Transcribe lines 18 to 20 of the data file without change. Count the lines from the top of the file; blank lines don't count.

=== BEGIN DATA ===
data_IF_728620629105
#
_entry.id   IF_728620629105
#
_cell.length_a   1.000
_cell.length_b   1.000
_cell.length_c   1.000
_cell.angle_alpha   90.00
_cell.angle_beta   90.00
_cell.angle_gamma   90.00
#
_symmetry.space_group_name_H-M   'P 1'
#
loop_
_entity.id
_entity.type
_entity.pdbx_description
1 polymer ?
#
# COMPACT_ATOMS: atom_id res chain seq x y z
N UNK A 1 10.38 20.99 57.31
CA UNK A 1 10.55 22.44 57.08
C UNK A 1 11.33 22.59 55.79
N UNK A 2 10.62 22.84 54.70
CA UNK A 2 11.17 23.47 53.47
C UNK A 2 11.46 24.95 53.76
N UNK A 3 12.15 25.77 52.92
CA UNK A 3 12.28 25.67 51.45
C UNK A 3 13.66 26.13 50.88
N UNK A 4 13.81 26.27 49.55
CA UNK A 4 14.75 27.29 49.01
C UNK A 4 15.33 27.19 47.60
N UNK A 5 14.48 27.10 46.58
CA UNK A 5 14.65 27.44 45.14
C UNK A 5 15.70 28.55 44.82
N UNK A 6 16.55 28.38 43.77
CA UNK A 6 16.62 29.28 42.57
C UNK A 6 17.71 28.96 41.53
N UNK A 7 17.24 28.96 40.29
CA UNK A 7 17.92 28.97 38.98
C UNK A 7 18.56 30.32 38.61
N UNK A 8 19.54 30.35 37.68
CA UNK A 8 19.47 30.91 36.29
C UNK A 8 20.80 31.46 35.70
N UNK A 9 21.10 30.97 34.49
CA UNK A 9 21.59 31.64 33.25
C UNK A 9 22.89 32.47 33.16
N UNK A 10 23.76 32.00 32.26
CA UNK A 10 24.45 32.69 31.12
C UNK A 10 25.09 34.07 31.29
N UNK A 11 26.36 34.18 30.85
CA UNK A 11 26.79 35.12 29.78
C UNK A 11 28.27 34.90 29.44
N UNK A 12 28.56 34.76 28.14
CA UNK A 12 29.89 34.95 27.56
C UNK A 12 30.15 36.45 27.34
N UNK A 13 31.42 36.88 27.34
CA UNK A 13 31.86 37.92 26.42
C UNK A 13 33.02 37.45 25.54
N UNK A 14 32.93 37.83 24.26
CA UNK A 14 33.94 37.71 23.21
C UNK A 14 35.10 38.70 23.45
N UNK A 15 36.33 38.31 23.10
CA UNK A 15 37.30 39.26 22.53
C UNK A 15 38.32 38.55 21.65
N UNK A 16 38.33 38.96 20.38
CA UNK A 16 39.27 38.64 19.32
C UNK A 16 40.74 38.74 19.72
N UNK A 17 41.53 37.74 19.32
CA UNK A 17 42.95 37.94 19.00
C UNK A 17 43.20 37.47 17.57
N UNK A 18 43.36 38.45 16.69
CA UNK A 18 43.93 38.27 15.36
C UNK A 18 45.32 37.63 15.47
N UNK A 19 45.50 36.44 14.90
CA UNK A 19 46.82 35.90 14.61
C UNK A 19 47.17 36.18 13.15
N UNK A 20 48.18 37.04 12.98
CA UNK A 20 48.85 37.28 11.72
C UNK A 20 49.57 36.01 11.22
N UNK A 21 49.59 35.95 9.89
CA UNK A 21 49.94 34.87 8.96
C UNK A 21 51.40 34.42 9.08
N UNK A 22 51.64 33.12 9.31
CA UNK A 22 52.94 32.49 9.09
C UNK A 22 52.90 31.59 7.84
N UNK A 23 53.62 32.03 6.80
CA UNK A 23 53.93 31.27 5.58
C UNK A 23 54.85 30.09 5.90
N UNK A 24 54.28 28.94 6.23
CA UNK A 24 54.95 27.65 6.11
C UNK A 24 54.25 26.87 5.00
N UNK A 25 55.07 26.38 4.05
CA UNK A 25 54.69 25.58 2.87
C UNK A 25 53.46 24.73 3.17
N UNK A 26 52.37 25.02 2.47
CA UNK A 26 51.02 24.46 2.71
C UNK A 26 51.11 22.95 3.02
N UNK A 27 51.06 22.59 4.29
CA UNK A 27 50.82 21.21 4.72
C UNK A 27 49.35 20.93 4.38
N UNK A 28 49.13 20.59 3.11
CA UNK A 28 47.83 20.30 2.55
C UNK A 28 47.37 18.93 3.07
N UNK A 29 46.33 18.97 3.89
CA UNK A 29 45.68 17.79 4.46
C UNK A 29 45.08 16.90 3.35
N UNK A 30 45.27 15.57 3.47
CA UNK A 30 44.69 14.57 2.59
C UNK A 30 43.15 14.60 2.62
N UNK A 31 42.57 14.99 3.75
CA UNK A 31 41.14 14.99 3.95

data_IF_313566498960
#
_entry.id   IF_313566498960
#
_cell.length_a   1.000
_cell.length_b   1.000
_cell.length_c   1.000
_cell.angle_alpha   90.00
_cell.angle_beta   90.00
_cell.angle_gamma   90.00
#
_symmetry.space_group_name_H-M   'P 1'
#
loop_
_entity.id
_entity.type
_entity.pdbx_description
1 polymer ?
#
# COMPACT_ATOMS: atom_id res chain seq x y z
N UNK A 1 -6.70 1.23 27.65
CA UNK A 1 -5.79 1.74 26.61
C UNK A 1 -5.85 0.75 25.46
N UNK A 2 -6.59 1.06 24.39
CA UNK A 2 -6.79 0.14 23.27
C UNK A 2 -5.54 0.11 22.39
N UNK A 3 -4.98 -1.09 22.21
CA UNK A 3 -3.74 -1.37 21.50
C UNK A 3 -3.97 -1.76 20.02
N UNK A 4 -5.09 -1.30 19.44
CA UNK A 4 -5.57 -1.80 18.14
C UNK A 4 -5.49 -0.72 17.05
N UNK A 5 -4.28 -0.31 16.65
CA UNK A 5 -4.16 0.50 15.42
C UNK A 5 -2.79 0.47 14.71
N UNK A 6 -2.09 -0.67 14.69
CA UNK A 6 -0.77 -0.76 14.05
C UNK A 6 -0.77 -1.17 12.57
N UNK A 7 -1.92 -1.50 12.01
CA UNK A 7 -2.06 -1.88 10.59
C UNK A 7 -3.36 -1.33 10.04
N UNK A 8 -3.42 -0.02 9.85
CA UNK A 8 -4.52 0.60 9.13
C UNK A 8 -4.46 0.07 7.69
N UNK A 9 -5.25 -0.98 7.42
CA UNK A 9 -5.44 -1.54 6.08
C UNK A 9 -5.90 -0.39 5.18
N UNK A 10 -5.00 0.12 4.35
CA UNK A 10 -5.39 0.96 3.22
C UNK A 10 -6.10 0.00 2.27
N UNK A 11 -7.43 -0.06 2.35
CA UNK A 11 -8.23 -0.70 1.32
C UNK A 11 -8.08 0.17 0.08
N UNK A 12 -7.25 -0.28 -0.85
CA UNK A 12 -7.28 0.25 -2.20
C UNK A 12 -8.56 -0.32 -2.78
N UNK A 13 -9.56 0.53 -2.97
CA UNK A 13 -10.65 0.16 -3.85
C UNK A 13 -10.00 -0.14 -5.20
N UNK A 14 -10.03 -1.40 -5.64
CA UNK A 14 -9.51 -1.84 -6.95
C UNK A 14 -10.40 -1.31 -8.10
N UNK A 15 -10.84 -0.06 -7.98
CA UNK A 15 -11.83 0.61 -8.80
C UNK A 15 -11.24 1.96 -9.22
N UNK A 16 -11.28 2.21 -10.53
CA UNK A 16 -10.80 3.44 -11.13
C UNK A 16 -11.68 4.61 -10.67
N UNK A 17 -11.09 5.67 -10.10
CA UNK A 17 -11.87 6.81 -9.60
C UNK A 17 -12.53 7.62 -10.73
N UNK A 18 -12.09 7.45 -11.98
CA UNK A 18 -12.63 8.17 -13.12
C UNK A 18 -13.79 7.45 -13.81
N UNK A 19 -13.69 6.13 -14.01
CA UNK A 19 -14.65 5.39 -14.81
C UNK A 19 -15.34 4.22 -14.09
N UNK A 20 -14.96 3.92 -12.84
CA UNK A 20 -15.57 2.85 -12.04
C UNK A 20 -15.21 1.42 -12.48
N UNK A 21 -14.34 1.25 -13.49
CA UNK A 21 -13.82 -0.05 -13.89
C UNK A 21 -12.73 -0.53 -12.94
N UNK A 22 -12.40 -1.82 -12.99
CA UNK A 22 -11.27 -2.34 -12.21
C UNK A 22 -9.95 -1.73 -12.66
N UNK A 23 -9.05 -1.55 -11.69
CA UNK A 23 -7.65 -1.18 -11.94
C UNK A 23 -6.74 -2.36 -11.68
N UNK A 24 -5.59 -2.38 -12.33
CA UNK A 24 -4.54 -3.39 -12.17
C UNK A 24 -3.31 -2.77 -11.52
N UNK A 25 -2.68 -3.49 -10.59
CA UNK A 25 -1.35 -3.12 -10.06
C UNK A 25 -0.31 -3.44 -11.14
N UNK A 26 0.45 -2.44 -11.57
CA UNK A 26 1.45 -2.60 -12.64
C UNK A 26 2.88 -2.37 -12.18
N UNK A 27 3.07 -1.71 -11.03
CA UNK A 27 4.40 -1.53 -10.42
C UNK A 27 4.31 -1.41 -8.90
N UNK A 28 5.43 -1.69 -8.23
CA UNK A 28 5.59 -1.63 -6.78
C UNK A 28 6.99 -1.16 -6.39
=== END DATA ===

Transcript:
1 polymer ?
#
# COMPACT_ATOMS: atom_id res chain seq x y z